".. for the protection of health or morals, "
Who's morals are those? I'm happy to obey the law, as has been laid down in writing by Parliament. I'm not sure if I can live and behave according to the moral standards of the senior officers of some police force or government commissar. Where are these moral standards written down and who decides them?
On the other side of the coin, are there any punishments specified for officials who misuse these powers? I doubt it ('official words of advice' does not count).
Soon to develop into ...
... smart dust or a hegemonising swarm. Either way, we're doomed.
They finally noticed the Elephant in the room.
About time too.
Re: Make him look like a perv
Given his job and his clearance level, and being a 'new boy' at MI6, it does seem very strange that he would knowingly use his home internet connection to visit sites that could be regarded as even remotely 'dodgy'. Also, it seems strange that the police would release that information at such an early stage in the enquiry, unless they also linked it to an appeal to members of the 'dodgy' community to come forward with any information.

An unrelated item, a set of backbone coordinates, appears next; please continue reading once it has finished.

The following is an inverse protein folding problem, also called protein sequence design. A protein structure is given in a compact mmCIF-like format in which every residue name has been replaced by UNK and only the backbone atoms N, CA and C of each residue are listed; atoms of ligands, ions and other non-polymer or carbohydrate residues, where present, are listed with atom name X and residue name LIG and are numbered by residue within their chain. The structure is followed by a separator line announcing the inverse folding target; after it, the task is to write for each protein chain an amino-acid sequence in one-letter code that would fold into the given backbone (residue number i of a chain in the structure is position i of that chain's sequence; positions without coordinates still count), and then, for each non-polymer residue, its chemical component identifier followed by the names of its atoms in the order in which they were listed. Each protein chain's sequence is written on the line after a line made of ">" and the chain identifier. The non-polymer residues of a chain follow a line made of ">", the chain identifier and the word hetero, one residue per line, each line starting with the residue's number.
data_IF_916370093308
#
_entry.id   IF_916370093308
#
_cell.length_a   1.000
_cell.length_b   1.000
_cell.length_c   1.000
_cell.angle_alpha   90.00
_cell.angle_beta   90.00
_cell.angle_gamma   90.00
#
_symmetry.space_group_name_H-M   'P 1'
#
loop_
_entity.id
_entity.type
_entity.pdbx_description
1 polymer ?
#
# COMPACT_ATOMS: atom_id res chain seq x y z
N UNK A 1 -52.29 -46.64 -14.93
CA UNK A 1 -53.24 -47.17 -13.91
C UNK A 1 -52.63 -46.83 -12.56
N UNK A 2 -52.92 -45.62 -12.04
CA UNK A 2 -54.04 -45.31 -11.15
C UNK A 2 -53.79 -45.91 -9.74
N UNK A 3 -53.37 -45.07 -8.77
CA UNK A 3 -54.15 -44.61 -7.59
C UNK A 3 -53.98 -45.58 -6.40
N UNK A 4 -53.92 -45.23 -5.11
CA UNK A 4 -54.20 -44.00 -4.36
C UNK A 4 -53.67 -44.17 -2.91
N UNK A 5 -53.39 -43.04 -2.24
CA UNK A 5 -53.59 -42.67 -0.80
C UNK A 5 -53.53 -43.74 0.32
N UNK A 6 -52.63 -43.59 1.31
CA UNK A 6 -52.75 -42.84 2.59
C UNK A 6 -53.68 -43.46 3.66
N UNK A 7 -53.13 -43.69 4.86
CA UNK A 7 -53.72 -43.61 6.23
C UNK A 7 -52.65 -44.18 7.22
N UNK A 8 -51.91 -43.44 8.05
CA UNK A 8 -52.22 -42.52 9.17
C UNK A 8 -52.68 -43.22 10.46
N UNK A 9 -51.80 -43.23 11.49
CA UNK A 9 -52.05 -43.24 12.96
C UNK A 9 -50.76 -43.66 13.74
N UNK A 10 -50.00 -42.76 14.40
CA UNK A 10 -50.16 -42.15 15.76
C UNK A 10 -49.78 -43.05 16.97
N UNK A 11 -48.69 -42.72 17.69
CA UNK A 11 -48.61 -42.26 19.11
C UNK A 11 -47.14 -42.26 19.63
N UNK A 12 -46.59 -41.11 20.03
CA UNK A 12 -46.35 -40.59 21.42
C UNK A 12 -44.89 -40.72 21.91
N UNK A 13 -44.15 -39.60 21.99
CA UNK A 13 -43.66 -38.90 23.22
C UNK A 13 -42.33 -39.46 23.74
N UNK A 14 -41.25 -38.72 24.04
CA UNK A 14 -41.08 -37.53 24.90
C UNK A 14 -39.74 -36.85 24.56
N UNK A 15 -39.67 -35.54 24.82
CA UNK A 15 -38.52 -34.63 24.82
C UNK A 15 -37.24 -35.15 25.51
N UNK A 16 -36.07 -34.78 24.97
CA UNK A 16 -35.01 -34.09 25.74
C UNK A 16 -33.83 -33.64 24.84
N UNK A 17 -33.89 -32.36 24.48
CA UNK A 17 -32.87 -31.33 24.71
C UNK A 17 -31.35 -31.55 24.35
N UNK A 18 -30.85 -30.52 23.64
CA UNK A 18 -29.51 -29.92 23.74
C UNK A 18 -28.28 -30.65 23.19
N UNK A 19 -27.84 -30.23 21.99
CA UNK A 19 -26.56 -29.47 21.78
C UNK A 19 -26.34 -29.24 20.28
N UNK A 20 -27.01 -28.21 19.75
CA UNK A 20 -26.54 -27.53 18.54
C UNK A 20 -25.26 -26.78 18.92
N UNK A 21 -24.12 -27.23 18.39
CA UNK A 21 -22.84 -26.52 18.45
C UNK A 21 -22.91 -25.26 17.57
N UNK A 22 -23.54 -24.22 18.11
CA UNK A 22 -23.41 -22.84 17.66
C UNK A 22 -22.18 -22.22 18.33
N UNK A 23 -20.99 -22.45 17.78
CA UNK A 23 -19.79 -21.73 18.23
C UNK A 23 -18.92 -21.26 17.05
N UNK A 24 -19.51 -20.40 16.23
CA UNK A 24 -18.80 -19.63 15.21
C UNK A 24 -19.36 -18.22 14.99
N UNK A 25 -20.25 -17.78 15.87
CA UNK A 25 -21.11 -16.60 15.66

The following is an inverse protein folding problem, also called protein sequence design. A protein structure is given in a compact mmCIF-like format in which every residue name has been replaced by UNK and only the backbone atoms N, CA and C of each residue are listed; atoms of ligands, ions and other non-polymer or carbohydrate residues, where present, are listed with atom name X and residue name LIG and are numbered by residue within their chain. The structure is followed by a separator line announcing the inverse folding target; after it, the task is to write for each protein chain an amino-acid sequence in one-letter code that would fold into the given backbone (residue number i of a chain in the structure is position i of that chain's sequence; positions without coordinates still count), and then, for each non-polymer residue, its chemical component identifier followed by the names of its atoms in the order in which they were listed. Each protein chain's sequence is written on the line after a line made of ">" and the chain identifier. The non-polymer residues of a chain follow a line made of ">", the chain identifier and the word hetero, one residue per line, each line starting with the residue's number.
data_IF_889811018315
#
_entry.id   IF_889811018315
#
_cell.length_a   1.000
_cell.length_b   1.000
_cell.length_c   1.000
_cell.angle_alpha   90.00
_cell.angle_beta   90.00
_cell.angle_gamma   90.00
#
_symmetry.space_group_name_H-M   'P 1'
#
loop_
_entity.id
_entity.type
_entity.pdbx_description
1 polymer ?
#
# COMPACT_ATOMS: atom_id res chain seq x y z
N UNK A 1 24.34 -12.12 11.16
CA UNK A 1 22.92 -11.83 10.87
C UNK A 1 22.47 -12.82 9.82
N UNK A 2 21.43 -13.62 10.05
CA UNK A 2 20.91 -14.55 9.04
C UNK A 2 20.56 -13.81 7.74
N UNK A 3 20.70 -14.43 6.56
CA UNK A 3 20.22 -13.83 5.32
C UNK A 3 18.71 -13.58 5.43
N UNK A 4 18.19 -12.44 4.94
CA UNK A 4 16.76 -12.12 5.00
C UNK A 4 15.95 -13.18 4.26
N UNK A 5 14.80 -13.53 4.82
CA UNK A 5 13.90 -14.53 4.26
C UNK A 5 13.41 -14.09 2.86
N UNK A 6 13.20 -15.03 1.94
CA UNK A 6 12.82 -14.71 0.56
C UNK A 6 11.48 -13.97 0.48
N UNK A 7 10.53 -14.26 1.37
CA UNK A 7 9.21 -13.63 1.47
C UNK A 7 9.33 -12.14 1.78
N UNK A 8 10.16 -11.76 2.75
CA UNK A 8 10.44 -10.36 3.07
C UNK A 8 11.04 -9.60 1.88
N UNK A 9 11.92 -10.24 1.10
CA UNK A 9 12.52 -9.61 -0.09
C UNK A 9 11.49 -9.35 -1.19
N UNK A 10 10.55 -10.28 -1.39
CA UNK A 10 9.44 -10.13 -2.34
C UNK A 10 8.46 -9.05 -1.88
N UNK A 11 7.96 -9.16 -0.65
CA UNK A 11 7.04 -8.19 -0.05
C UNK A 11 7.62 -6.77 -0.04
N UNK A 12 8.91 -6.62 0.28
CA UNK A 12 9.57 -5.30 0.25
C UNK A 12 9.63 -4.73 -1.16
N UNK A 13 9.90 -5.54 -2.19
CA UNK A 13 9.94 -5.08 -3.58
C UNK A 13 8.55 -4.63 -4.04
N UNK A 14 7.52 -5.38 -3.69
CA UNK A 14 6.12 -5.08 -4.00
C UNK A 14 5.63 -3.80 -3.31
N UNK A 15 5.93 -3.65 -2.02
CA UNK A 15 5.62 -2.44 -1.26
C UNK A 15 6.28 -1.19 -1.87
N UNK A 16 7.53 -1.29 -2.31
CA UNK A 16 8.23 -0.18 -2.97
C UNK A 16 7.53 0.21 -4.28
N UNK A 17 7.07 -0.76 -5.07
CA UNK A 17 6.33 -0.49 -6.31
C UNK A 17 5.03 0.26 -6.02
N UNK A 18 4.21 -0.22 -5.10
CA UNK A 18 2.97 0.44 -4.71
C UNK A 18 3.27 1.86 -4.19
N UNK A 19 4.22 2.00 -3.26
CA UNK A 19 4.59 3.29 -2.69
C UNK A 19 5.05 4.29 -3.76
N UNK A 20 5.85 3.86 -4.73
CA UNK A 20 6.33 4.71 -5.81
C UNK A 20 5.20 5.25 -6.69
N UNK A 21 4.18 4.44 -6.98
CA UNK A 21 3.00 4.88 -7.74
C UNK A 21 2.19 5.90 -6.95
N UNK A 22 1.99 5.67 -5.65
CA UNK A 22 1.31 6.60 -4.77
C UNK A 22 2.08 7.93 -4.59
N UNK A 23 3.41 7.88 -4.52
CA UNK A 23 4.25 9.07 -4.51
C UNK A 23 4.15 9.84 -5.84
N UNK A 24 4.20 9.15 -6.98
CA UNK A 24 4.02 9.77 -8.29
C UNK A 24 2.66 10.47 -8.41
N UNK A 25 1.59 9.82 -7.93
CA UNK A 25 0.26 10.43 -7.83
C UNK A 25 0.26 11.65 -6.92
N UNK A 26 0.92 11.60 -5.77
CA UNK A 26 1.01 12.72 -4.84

It sounds like fascist dogma, or communist dogma, or corporatist dogma, or morarchist dogma (just change the bogeymen to suit).
With tears in my eyes, ...
... I came to realise that I loved Professor Norgaard.
What percentage of these planets ....
... have black monoliths on them?
Re: Which 'Not The Nine O'Clock News' sketch was that?
I've withdrawn my post because it made me look like a bigger idiot than I actually am. Thank you for your kind reply.
(One of my many security and privacy plug-ins was blocking the You Tube content in the main article)
Re: OR (personal choice here)
I'd add Request Policy to that list. It prevents web pages even loading anything from outside the main domain. So, it does need tweaking intially to allow some useful stuff to get through.
I never see Facebook and Twitter sourced buttons anymore, and I don't miss them.
Re: Flight conditions
Anecdotal evidence suggests that deep sea divers and caisson workers either have very good teeth or no teeth (or dentures/crowns).
lloydspharmacy.com is the online portal for llyods Pharmacy which is a UK registered business with headquarters in the UK. As such, it is part of the UK 'pharmacy association' (I did not say 'cartel').
The UK authorities do not allow .co.uk presence or .com registration via UK registrars for any pharmacy that is not part of the UK pharmacy group of companies (I did not say 'cartel').